Since Altyre Forest was a hunting ground, it would be likely that some sort of lodge already occupied the site at this time, possibly consisting of a perimeter wall with a gateway of some description, and perhaps a larger tower or hall-house, with a small settlement centred on the kirk and mill. By this time, the Cuming family were no longer considered threats to the crown, (most of the surviving family had been forfeited for opposing the Bruce dynasty), and continued to flourish in the area. Sir Richard was succeeded by Ferquhard, who was the first to use the name Cuming of Altyr, and then by Sir Thomas, who was forced to surrender the Mill of Altyre to the Prior of Pluscarden in 1456 under pain of excommunication.

Sir Thomas appears to have been quite wealthy, building other tower houses in the area, and it seems likely that he was responsible for the building of the modest tower house illustrated by Pont; although his main residence was at the more impressive castle at Dallas, dating from c1419. It is by no means certain, but quite possible, that the tower house was erected upon the top of the mound, possibly adapting earlier buildings erected or repaired by Sir Richard. The Cumings, (later Cummings), of Altyre were involved in arguments with their neighbours during the fifteenth and sixteenth centuries, and it seems likely that Altyre was attacked by the Brodies in the feuding of 1550.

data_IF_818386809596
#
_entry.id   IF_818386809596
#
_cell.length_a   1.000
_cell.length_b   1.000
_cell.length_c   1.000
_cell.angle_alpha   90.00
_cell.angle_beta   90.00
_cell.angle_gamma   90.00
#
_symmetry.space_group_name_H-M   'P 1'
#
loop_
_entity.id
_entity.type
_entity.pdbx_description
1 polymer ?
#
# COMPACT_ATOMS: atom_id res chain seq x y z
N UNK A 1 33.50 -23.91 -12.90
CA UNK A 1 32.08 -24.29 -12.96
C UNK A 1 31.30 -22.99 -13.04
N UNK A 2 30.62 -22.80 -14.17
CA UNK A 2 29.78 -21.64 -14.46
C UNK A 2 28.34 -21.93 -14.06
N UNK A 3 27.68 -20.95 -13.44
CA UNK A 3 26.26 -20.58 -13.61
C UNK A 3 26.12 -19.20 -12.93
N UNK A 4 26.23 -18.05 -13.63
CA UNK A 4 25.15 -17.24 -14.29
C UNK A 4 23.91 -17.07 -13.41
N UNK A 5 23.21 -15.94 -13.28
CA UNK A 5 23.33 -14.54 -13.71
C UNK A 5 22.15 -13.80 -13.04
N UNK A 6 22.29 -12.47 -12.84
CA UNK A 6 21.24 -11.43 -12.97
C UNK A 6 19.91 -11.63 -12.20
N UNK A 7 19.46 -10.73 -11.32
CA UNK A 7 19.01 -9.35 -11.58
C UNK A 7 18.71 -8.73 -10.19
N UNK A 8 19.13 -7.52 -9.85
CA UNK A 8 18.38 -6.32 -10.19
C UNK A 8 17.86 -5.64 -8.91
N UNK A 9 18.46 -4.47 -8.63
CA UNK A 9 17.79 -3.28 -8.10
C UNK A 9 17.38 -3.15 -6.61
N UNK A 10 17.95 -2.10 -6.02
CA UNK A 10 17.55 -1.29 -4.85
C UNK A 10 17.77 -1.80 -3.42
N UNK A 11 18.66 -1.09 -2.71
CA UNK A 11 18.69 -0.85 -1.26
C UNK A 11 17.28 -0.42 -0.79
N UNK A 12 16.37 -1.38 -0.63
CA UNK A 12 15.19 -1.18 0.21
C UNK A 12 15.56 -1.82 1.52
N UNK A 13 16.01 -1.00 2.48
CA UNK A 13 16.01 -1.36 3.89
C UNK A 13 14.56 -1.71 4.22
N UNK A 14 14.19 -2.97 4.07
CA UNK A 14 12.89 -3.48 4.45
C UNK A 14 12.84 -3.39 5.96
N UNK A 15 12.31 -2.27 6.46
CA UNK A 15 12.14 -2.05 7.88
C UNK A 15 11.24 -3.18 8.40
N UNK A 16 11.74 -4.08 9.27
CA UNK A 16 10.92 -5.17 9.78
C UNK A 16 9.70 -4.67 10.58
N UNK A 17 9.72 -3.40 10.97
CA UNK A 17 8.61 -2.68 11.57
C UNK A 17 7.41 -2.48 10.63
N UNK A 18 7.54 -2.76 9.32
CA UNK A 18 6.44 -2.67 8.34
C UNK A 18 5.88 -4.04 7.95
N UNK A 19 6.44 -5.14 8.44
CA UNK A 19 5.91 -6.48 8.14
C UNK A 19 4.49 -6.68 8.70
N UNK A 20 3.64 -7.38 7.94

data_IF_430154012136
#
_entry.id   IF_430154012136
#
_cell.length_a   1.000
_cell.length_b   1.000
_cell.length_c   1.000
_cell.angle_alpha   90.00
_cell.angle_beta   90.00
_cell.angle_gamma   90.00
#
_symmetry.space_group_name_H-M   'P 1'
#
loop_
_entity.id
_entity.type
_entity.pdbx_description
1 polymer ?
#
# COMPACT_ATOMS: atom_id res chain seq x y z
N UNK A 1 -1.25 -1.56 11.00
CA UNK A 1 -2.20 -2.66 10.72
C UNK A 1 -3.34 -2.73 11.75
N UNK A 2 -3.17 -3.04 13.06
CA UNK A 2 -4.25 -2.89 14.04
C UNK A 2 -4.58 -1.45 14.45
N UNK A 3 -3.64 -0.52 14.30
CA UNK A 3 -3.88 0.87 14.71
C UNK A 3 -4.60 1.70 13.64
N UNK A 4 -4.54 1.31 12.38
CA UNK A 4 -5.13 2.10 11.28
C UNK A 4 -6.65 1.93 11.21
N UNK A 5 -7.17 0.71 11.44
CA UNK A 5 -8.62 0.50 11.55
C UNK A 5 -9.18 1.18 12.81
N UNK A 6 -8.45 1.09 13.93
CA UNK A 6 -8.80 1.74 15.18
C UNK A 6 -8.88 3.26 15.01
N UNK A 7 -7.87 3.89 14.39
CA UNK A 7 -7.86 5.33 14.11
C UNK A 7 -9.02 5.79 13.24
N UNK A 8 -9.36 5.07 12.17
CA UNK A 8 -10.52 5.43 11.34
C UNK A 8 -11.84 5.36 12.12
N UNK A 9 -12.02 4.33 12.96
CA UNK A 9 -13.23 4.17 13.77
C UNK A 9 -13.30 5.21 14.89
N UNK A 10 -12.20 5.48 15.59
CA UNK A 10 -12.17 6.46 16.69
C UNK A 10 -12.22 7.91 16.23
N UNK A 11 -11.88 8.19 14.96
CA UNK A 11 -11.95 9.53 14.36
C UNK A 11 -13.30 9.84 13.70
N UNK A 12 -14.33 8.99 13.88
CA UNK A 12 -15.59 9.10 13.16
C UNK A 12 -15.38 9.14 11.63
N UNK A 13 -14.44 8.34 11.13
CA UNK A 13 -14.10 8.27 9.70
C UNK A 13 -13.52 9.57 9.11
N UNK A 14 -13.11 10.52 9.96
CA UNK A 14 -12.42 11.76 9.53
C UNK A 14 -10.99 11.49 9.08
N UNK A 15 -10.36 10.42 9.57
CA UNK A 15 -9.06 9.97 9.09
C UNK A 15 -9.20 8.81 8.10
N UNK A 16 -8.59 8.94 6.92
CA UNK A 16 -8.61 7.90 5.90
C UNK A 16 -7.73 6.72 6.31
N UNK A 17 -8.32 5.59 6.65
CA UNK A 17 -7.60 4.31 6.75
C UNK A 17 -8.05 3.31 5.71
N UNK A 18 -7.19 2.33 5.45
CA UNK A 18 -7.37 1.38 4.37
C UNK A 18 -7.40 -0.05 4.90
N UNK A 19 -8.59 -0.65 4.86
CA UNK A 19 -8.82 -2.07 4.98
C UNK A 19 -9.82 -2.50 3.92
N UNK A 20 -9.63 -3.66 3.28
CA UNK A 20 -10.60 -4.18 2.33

The Cumings of Altyre supported the Gordons at the battle of Glenlivet, with the laird of Altyre commanding a troop of cavalry, and in 1640 again the Cuming laird of Altyre is mentioned as being part of a military force under the Seaforth and Montrose as supporters of the Covenant. However it seems to be the case that the remote location of Altyre meant that it was not targeted by any of the opposition.

By the Jacobite period, it seems that the settlement at the Milltown had dwindled away, as no marks suggest its presence on Roys map. The tower at Altyre seems to have been considered a hunting lodge of the family, until in 1795 Sir Alexander Penrose-Cumming built a new residence in front of the old lodge. An illustration from 1826 shows a view of Altyre which shows two buildings; a modest house, and a plain-looking tower with a small annex. Shortly after this an east wing was added, followed by a west wing in 1859. In the twentieth century the House was used by Gordonstoun school for accommodation, but the school closed in 1962, shortly after which the whole building was razed to the ground. The site of Altyre House is now occupied by large prefabricated cattle sheds.

Simon Forder 2013